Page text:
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Small talk: Lazy Cakes, hot dogs and the pork chopper bill

Competitors are seen during the annual International July Fourth Hot Dog Eating Contest at the original Nathan's Famous restaurant in the Coney Island section of Brooklyn, N.Y.

Kai Ryssdal: This final note on the way out today. Something we could all probably use more of on a Friday: a chance to get away from the big news and catch up on stuff that didn't quite make the headlines. It comes to us courtesy of Rico Gagliano, Brendan Francis Newnam and the rest of the Marketplace staff.


Brendan Newnam: Nancy Farghalli, editor for Marketplace. What story are you going to be talking about this weekend?

Nancy Farghalli: The state of Massachusetts is trying to prohibit Lazy Cakes from being sold in its state.

Newnam: What are Lazy Cakes?

Farghalli: Basically brownies laced with melatonin. Kids are eating the brownies and they're falling asleep and then having to go to the hospital.

Newnam: Whoa. So these are like the opposite of Red Bull?

Farghalli: Very much so. You want to drink Red Bull to keep you up, and then you want to have Lazy Cakes to bring you down.

Newnam: Why don't people just have food that feeds them? Like why do they expect more?

Farghalli: Because we're multi-taskers. I want my food to feed me, clothe me and make me go to bed.

Newnam: How about a candy bar that would, like, edge my lawn?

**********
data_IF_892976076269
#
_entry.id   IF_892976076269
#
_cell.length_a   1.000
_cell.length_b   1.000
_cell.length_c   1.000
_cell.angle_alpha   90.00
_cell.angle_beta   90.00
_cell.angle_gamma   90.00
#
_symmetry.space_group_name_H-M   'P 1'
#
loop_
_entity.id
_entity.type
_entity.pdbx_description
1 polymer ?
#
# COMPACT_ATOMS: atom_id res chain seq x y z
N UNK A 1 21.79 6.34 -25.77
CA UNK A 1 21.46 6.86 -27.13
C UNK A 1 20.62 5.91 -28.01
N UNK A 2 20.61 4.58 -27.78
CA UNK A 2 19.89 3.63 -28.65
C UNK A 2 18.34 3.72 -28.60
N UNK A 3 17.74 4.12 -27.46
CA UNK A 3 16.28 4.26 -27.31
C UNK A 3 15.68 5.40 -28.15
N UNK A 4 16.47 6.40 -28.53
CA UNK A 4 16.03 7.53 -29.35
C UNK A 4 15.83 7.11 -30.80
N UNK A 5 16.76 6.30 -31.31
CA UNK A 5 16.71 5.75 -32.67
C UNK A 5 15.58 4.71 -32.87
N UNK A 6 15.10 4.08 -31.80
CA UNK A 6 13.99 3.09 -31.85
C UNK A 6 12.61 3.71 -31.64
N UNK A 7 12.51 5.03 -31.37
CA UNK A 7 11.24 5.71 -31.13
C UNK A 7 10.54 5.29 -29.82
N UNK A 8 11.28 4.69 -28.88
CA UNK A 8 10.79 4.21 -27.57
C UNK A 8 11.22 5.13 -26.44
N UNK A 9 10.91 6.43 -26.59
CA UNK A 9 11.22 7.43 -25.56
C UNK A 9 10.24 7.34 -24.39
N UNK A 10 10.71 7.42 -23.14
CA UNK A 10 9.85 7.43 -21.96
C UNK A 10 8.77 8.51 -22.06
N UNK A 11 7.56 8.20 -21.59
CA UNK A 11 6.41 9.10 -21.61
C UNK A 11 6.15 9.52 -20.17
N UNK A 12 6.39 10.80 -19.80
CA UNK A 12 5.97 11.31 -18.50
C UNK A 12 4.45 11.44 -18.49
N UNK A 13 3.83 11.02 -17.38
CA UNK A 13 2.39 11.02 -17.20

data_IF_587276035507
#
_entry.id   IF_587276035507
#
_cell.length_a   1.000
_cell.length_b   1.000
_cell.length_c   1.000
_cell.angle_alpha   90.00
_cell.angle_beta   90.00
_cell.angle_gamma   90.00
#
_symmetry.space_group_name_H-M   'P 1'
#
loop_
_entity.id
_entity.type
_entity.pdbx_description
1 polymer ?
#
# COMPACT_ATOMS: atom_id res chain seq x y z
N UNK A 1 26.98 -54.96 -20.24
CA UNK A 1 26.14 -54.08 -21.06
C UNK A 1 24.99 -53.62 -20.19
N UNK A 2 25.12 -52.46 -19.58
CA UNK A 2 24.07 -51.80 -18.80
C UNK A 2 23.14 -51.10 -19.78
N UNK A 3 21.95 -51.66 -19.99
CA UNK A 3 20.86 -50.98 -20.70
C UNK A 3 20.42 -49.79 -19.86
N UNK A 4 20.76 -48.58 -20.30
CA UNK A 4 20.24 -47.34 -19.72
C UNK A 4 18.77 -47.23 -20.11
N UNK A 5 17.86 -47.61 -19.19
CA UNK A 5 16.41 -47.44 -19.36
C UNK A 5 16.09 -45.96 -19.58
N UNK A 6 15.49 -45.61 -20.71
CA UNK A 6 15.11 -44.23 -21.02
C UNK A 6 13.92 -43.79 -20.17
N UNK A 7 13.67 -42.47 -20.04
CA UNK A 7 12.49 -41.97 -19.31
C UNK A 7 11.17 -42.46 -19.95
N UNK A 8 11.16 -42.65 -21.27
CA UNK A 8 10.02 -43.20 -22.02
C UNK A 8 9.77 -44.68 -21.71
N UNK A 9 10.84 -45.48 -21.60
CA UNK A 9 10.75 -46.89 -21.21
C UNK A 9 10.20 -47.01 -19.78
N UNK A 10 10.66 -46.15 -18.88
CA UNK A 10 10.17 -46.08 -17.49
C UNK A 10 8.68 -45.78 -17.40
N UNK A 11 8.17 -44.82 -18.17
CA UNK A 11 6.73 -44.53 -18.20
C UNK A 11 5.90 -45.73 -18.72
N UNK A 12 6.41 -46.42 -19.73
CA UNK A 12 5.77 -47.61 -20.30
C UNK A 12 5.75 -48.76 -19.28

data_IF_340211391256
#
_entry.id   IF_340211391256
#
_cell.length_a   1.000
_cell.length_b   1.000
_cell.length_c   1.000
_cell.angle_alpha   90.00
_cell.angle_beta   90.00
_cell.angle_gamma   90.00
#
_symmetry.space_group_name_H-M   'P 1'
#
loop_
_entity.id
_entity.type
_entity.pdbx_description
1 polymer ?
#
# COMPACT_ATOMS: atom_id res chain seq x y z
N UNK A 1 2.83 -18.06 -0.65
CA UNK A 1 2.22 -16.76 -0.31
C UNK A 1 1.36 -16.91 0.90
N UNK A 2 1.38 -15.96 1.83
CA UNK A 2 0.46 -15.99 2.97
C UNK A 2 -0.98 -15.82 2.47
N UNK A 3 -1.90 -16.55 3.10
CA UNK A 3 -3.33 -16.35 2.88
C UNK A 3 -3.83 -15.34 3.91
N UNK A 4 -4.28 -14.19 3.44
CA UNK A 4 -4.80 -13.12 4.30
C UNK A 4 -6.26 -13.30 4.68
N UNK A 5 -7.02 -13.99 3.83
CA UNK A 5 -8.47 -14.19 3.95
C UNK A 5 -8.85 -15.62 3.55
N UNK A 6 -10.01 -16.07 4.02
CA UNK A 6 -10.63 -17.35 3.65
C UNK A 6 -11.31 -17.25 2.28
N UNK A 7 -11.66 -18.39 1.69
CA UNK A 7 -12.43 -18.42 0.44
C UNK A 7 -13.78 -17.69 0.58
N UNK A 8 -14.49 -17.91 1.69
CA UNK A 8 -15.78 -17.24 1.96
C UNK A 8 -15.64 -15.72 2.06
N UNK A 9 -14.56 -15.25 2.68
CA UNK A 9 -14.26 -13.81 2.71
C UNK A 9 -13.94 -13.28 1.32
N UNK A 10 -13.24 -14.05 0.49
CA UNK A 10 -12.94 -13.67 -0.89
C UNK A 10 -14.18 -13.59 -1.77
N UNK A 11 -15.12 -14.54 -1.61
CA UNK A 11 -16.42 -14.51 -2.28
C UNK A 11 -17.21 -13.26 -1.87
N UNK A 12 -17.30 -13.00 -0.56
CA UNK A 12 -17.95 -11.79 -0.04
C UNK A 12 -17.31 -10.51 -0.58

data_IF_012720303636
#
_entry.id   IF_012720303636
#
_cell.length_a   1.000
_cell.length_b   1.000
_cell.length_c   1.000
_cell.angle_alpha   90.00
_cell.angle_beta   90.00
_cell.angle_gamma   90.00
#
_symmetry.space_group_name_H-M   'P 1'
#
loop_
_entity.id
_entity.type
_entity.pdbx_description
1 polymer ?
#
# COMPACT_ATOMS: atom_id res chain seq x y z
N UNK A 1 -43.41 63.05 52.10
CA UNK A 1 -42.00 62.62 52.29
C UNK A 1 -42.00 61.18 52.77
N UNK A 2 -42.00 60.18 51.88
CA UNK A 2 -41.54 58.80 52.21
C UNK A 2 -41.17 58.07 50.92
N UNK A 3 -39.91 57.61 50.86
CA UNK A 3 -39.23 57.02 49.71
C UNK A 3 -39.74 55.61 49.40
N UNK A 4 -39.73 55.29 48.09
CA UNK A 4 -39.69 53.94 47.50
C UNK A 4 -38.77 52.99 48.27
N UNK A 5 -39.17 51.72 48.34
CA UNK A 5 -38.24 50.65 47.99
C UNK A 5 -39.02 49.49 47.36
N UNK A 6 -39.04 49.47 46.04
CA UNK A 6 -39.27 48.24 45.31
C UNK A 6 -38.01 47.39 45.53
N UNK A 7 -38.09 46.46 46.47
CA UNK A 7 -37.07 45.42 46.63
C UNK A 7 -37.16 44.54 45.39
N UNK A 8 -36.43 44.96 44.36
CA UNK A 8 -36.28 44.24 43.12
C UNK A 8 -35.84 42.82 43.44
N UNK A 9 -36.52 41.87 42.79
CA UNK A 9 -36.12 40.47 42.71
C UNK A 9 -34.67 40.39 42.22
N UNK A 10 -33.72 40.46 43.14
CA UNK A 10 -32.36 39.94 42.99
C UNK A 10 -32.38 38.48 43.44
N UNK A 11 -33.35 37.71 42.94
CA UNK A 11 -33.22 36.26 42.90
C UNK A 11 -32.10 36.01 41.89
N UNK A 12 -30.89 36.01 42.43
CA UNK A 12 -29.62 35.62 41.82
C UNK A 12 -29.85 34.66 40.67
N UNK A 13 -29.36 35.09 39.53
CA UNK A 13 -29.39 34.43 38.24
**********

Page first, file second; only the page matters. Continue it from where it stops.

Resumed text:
Farghalli: Of course.

Rico Gagliano: Jennifer Collins, reporter. What story are you going to be talking about this weekend?

Jennifer Collins: Well I'm going to be talking about Nathan's hot dogs. So you know they have this big, huge hot-dog-eating contest every July 4th. They've created a division specifically for women.

Gagliano: Wow. Out of the kindness of their heart?

Collins: Well, you know there are a lot of women who are competing these days. We're big eaters, Rico.

Gagliano: I guess so. How big? Is there a female champ?

Collins: Well they call her the Black Widow. Her name's Sonya Thomas. Her record is 41 hot dogs in 12 minutes.

Gagliano: My god. You've come a long way, baby. Gloria Steinem can retire.

Collins: The ketchup ceiling has been broken.

Newnam: Matt Berger, senior web producer for Marketplace. What story are you going to be talking about this weekend?

Matt Berger: The pork chopper bill.

Newnam: What? Is this like a regulation for a butchers' union?

Berger: Nope. It's actually in the Texas Senate, they've passed a bill to deal with this huge problem in the state -- they're being overrun by feral hogs.

Newnam: So what is this bill about?

Berger: Well the pork chopper bill allows people to hunt them from helicopters.

Newnam: Not from motorcycles.

Berger: No, that's a different kind of hog.

Newnam: It's a different sort of chopper.


Ryssdal: There's much more where that came from. The podcast Brendan and Rico do is called Dinner Party Download.

About the author

Rico Gagliano co-hosts and co-produces Marketplace’s “Small Talk” segment.
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